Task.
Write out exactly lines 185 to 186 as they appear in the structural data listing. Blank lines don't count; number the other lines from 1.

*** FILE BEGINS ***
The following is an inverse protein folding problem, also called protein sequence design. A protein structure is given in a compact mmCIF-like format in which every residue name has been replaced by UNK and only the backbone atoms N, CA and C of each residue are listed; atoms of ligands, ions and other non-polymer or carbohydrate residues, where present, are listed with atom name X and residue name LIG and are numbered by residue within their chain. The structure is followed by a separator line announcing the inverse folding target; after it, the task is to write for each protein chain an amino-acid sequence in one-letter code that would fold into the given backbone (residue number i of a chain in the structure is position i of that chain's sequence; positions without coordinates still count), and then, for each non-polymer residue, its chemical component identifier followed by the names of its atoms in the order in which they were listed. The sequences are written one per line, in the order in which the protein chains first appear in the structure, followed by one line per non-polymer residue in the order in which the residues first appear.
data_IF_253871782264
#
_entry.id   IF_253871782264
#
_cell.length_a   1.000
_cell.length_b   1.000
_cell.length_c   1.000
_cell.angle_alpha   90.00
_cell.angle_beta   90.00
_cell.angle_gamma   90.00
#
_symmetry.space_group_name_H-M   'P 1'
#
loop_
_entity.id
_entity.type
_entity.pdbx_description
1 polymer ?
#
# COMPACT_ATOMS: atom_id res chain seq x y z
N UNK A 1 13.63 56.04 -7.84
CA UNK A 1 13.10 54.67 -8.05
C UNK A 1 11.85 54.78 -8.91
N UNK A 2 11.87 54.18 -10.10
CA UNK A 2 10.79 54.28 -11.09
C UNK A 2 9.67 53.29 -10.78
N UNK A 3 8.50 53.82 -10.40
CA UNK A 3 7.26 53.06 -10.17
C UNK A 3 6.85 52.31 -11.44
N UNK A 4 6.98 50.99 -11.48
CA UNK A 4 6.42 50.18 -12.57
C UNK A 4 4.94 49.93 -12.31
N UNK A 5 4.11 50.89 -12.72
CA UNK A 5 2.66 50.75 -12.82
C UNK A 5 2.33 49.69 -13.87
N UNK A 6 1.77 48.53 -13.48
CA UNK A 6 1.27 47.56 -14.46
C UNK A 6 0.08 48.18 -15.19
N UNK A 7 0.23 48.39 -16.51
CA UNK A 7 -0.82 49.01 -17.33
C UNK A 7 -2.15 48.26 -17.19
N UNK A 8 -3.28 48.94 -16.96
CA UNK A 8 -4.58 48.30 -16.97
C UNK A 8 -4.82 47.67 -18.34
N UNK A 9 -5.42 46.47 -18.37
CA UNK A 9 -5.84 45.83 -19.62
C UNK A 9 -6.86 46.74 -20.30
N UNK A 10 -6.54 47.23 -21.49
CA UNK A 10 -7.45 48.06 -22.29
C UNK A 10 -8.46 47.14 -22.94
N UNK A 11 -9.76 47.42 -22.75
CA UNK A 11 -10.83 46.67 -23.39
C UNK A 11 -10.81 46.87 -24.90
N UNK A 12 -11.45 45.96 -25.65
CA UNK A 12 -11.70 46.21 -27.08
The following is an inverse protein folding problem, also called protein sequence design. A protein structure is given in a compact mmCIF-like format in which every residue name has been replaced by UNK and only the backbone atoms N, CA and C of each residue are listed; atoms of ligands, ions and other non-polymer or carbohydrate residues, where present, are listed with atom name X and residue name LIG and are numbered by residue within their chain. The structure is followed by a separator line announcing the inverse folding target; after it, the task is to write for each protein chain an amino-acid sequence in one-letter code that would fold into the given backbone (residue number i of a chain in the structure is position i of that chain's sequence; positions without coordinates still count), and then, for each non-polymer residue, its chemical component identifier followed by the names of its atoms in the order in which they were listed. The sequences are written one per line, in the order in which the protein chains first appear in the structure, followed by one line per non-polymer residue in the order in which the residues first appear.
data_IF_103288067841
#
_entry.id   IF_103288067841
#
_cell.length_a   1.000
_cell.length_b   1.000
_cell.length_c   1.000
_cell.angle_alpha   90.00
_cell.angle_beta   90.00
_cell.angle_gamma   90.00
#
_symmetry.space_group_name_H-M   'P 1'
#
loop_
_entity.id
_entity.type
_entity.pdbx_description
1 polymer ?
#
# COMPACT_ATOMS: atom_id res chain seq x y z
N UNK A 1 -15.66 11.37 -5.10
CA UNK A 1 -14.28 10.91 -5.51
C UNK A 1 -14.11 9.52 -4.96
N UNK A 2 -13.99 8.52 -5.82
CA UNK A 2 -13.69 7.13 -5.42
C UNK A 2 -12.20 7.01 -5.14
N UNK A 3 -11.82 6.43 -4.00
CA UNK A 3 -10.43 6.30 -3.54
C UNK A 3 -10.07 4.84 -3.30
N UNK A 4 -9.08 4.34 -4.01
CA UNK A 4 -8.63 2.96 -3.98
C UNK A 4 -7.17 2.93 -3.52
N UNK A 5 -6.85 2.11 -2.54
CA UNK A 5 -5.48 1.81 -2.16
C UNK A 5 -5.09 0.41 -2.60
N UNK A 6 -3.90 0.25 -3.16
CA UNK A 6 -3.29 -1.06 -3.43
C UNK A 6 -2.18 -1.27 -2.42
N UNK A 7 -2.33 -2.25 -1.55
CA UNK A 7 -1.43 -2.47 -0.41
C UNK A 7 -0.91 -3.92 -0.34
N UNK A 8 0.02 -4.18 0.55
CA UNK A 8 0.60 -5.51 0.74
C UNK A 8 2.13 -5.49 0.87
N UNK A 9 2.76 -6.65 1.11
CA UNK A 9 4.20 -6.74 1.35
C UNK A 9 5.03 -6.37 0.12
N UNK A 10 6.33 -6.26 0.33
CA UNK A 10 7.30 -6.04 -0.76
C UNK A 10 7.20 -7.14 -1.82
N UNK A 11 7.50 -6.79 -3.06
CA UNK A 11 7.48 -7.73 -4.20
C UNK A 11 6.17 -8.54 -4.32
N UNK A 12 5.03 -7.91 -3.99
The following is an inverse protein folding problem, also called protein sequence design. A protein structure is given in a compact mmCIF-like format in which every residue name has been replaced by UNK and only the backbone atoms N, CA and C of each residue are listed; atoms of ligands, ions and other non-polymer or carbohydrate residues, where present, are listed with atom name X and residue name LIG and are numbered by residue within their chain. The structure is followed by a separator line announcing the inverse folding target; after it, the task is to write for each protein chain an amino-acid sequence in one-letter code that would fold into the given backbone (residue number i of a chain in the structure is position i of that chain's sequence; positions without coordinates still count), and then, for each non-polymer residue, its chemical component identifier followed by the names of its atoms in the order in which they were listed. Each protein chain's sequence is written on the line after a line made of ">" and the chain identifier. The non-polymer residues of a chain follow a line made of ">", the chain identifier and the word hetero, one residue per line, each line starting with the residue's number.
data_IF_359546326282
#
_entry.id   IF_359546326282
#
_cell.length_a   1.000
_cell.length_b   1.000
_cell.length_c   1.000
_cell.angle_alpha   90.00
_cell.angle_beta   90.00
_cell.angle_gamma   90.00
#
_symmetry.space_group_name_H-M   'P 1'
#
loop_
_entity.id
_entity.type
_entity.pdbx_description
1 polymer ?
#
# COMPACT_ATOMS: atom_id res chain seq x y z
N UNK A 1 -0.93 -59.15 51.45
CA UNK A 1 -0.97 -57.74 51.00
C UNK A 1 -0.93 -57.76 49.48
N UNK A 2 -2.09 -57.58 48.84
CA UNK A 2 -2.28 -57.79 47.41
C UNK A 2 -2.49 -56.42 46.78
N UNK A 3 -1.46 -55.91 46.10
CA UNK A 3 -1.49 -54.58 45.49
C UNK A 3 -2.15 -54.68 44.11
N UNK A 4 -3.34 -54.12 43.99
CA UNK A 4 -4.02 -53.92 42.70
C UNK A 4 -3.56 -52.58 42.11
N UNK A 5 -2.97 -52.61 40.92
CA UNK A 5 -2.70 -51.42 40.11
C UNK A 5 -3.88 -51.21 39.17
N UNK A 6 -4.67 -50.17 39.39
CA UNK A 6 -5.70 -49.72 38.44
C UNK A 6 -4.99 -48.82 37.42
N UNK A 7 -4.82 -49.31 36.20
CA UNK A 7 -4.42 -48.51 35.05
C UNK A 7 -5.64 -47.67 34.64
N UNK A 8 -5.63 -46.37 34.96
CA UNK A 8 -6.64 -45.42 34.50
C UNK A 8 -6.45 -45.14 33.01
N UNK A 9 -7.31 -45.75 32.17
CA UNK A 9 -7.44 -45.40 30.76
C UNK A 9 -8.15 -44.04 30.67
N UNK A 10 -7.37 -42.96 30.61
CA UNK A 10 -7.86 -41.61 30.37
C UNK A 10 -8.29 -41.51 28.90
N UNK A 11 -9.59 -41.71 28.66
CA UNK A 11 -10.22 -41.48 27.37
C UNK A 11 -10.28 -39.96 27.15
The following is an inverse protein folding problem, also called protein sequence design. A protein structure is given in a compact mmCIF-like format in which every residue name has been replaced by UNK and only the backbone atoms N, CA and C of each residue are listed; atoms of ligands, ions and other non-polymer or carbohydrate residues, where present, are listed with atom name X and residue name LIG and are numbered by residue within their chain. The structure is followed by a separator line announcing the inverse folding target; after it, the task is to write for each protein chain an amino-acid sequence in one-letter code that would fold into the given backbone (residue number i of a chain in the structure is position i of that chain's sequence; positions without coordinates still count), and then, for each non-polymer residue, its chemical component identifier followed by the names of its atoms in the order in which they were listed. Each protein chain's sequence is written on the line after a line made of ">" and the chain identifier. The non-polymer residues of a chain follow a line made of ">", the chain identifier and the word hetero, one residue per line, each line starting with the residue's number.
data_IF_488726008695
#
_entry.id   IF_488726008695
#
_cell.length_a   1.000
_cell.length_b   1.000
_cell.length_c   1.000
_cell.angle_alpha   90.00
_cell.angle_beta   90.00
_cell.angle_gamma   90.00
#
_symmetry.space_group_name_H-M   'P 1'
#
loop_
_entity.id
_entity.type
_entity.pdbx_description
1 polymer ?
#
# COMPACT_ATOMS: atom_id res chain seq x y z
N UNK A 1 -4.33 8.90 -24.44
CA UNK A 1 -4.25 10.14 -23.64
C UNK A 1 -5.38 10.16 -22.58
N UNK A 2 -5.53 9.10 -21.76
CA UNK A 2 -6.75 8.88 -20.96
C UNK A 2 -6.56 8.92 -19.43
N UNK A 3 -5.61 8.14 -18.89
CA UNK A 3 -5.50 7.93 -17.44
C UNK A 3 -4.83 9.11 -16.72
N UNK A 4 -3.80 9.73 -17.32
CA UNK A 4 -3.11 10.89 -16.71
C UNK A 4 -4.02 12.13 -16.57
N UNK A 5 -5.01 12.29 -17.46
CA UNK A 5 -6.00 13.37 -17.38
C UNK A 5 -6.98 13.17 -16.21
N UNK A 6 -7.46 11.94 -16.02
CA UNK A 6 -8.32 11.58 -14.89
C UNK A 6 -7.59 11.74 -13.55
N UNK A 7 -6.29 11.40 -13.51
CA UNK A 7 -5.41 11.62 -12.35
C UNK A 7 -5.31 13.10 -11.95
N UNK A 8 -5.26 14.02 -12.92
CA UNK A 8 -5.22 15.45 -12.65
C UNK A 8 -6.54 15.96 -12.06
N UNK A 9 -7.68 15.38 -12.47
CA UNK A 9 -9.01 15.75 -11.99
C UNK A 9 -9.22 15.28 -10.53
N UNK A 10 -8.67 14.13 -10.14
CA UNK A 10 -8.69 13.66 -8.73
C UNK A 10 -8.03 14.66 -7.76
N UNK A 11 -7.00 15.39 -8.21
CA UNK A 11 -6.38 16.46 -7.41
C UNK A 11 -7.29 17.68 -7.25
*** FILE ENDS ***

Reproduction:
#
# COMPACT_ATOMS: atom_id res chain seq x y z